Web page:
Linking deficiencies to hazards

  • Once identified, deficiencies must be allocated to a hazard

  • A deficiency may contribute to more than one hazard

  • Several deficiencies may contribute to one hazard


Deficiencies to hazards

Deficiencies to Hazards

  • It is the cumulative contribution of the deficiencies to the hazard that should be assessed

  • It is a whole dwelling assessment for each hazard

  • Assumes the ‘at risk group’ inhabit the property


The housing health and safety rating system

BOX 1

Similar Hazards, with Differing Outcomes

Example –

There is a window with a low internal sill (about 250mm above the floor). A small child could climb onto the sill and open the window relatively easily and could fall out through the open window. The likelihood of this occurring over the next twelve months is judged to be around 1 in 180.

If that window is on the ground floor with grass immediately below, the outcome would be relatively minor – 99% Class IV (bruising) and perhaps 1% Class III (a strain or sprain). This would give a Hazard Score of 7 (Band J).

However, if that same window is on the 2nd floor with a paved area immediately below, the outcome would be major – 10% Class I (paralysis or even death), 80% Class II (serious fractures) and 10% Class III (a strain or sprain). This would give a Hazard Score of 1,016 (Band C).

Although in both cases the likelihood is the same, the Hazard Score reflects the dramatically different outcome.


Use of the healthy homes rating system in england and wales

Use of the healthy homes rating system in England and wales


Housing act 2004

Housing Act 2004

  • HHSRS (HHRS) is enshrined in legislation

  • England and Wales assessment system for all housing

  • Stock condition surveys

  • Decent Homes Standard


Issues with uk housing

Issues with UK housing

  • Excess cold

  • Falls on stairs

  • Falls on the level

  • Falls between levels

  • Fire, damp and mould, hot surfaces, radon, pests

  • Overcrowding, electrical, CO, sanitation, noise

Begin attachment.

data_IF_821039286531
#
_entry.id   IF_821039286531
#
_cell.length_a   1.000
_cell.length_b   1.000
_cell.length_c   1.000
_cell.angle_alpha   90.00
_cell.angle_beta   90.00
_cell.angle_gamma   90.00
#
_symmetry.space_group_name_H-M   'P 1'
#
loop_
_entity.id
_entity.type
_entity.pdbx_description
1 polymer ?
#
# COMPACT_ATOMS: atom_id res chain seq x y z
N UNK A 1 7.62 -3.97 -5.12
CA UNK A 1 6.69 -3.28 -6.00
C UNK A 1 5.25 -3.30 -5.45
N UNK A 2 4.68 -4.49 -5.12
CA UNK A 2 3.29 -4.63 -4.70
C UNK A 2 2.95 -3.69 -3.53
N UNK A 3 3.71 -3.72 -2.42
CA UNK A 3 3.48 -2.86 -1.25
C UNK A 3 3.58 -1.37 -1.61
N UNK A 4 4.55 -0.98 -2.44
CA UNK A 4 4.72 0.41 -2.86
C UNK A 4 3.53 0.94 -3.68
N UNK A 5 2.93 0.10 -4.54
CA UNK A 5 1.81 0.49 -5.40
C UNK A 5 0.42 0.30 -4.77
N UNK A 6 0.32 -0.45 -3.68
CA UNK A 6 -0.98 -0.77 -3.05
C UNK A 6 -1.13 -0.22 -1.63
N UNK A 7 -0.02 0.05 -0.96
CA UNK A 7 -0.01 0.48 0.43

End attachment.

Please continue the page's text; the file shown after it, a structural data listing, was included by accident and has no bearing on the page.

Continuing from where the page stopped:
Increasing awareness

Increasing awareness

  • Attitudes

  • Ignorance

  • Political will

  • Prevention vs cure

  • Old housing

  • Fuel poverty


Interactive tool1

Interactive tool

  • https://drive.google.com/folderview?id=0B8REr4fsWecuRnJBXzYxSzE4cDg&usp=sharing

  • Windows only


Quantifying improvements and justifying your work

Quantifying improvements and justifying your work

  • Hard to measure something that has not occurred

  • Justify expense of interventions

  • Interventions can vary in cost considerably


The housing health and safety rating system

BRE, 2008


The housing health and safety rating system

  • Quantifies poor housing

  • Providing a tool for policy

  • Funded by BRE Trust and carried out by BRE in partnership with the Universities of Warwick and Brighton


Costs to society of living with hhsrs hazards

Costs to society of living with HHSRS hazards

(adapted from BRE, n.d.)


Typical healthy homes rating system outcomes and 1 st year treatment costs 40 of total costs

Typical Healthy Homes Rating System outcomes and 1st year treatment costs (40% of total costs)

(BRE, n.d.)


Health cost calculator

Health Cost Calculator

  • Building Research Establishment & RHE

    ‘The Trust commissions research into the challenges faced by the built environment and publishes project findings which act as authoritative guidance to the construction industry’

    (BRE, 2014)

  • Uses direct costs of medical treatment and aftercare (<1yr)

    • Robust data

  • Probably accounts for 40% of total costs


Health cost calculator1

Health Cost Calculator

  • Uses reduction in probability of category 1 hazardous event and severity of outcomes

  • Provides projected savings on healthcare costs based on NPV calculations

  • Gives account of costs vs savings

    • Payback period

  • Cumulative record for area based work


How it all works

How it all works

Expected Cost

to NHS (£)

HAZARD

-

Work

Cost of work (£)

Expected Cost

to NHS (£)

HAZARD Mitigated

=

/

Saving (£)

=

Payback period


Example

Example

  • Cost to fit banister £400/$669

  • Annual savings on healthcare £146/244

  • Payback 2.7 years


Area based work courtesy of bristol cc

Area based work (courtesy of Bristol CC)


Savings from five officers working across a 460 000 person city courtesy of bristol cc

Savings from five officers working across a 460,000 person city (courtesy of Bristol CC)


Payback period for officers work courtesy of bristol cc

Payback period for officers’ work (courtesy of Bristol CC)


The housing health and safety rating system

  • Cases can be added one by one

  • You can identify dwellings by address, UPRN or both

  • HHRS system uses representative scale points

  • NHS costs and costs to society appear at the bottom of the screen


Thank you for listening

Henry Dawson

[email protected]

Thank you for listening